Suede partakes in some early morning yoga.
While applying her mascara and red lipstick (because
At Parsons, Heidi comes out looking fairly unslutty and makes a revelation.
A very scary silhouette appears on the scrim.
The designers start worrying that this is another one of those "design for someone else's mother" challenges. Turns out these "special" ladies are indeed mothers, but the designers won't be creating anything for them. Rather it's their daughters, recent college graduates, who will be the clients. Ladies and germs, this is the TRESemmé Makeover Challenge. And some of these girls seriously need makeovers, but not as much as their mothers.
I can't help but feel insulted by that remark.
Heidi pulls names out of the Holy Black Velvet Bag and teams the designers up with one Mother/Daughter nightmare each. The designers then troop upstairs for a pep talk from Tim before the clients are let in for a 30 minute consultation.
The girls get together and reveal what their post-college professions will be in order for their designers to construct an appropriate look. Kenley is lucky enough to get a vintage-loving girl, so they bond quickly. The mother seems nice, but she's got a voice like Harvey Fierstein and looks like a casualty from the Drag Queen challenge.
Speaking of drag queens...
That's what the little whippersnapper gets for being ageist.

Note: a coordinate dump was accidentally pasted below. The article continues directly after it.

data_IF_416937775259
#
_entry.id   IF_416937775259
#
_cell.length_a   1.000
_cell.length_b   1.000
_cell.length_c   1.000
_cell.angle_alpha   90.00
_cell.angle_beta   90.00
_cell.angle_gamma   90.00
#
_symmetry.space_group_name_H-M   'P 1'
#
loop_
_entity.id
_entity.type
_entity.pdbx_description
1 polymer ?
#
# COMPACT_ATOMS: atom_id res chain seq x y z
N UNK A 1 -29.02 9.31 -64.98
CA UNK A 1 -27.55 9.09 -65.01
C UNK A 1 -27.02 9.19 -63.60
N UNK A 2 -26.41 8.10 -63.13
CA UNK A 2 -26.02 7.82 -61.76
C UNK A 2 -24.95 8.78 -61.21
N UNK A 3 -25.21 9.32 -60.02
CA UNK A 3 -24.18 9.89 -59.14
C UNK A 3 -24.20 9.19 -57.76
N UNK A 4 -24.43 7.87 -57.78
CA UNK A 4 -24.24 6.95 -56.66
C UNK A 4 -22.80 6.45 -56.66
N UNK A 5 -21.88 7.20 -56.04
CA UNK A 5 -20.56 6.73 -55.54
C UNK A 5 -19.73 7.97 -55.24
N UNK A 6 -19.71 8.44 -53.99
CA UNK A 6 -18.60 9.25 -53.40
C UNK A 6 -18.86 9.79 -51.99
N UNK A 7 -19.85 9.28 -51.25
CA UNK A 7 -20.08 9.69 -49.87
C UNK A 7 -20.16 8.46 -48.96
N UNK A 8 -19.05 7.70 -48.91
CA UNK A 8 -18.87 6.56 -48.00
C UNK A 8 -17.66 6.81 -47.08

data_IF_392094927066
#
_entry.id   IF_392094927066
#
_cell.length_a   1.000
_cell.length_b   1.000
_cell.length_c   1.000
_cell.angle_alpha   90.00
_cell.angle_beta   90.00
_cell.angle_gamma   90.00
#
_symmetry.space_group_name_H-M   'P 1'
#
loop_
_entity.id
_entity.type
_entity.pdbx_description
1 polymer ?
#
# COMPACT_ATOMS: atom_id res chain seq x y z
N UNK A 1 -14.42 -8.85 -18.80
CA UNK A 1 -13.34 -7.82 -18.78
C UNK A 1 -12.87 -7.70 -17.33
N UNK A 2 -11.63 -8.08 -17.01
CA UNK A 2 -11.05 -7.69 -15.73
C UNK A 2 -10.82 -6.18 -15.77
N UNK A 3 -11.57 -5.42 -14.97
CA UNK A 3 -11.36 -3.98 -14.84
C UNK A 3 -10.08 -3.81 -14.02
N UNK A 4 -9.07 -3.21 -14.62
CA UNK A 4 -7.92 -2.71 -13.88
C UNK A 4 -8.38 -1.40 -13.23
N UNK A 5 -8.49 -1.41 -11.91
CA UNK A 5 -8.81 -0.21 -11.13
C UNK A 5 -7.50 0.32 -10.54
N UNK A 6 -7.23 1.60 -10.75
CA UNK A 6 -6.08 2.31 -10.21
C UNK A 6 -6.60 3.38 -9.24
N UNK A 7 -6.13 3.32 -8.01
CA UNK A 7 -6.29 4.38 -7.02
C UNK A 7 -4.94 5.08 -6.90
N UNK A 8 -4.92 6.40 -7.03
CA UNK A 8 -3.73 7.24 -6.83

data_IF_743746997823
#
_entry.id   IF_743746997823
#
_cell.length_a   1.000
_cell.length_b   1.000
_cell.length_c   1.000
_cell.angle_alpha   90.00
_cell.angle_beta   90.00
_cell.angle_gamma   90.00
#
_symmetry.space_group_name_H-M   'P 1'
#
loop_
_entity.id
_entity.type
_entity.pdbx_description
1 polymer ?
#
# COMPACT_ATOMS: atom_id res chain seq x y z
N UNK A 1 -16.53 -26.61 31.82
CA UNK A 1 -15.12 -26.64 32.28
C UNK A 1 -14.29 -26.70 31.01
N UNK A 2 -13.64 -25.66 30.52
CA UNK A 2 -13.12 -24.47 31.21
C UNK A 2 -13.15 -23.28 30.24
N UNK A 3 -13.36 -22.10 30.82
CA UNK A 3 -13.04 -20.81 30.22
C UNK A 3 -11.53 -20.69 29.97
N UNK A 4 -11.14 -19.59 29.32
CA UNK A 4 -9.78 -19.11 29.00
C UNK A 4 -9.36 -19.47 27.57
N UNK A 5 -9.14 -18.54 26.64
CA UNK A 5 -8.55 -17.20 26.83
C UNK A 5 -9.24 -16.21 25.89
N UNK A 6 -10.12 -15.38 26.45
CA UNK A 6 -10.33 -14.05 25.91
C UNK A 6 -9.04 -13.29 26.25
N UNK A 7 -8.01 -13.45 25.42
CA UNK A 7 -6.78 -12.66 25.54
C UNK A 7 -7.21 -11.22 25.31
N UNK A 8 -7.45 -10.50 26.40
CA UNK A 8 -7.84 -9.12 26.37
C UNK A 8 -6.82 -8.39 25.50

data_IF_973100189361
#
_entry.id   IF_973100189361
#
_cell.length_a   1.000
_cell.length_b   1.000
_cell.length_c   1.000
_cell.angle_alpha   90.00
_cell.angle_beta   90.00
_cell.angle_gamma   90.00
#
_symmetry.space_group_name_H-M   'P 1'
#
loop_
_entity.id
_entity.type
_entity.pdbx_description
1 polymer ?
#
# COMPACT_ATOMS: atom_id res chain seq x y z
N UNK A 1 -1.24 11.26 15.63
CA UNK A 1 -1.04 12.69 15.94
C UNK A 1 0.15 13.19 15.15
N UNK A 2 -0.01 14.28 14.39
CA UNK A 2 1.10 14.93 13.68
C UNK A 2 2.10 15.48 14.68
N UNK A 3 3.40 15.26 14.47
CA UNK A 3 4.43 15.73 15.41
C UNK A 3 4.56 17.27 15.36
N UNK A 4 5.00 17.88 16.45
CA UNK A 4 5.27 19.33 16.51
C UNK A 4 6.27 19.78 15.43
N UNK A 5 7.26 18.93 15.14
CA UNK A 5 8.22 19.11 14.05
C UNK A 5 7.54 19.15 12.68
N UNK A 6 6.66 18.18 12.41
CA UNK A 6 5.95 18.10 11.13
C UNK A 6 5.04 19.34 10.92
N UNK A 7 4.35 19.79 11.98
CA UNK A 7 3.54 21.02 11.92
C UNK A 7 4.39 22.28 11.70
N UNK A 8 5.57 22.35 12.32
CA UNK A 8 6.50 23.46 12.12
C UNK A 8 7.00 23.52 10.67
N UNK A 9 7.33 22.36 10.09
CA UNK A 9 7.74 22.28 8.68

Leanne's mother is a real mother. (I mean that in the nicest way.) She is pretty adamant about what her daughter, an elementary school teacher, should wear.
Dresses are definitely appreciated by young boys for the ease in which they can get a glimpse up their teacher's skirt.
Suede's client is a photographer, so the idea is to make pants with a jacket and blouse to allow for ease of movement when toting equipment.
Hmm...how to interpret that?
The mother/daughter teams leave and the designers go to Mood. Korto takes the opportunity to make some absurd comment about being the "Queen of Leatha" now that Stella is gone. Really, now? So why did you buy burlap and a green and white print fabric?
The designers sew their little hearts out, then the clients come up for a fitting. Leanne's mother isn't crazy about the bodice of the dress she's created. It makes her flat-chested daughter look...flat-chested (boobs are always a concern for elementary school teachers, you know), so she has to redesign it, which makes the flat-chested designer upset. See Leanne, it's that ageism biting you in the ass again.
The next morning, the clients come in early for a second fitting. Leanne's luck is changing as her client loves the alterations she's made.
Suede just can't get into those pants (ok, tell us, WHOSE?), and has fallen in love with the blouse fabric as a dress. Luckily he is able to talk his client into it.
Dunno, doggie. You're more attractive than any of the clients or their mothers.
Later, Tim comes up for another pep talk.
He checks out Joe's look.
(For those of you born after 1987...ahh dammit...go to IMDB and look it up yourself.)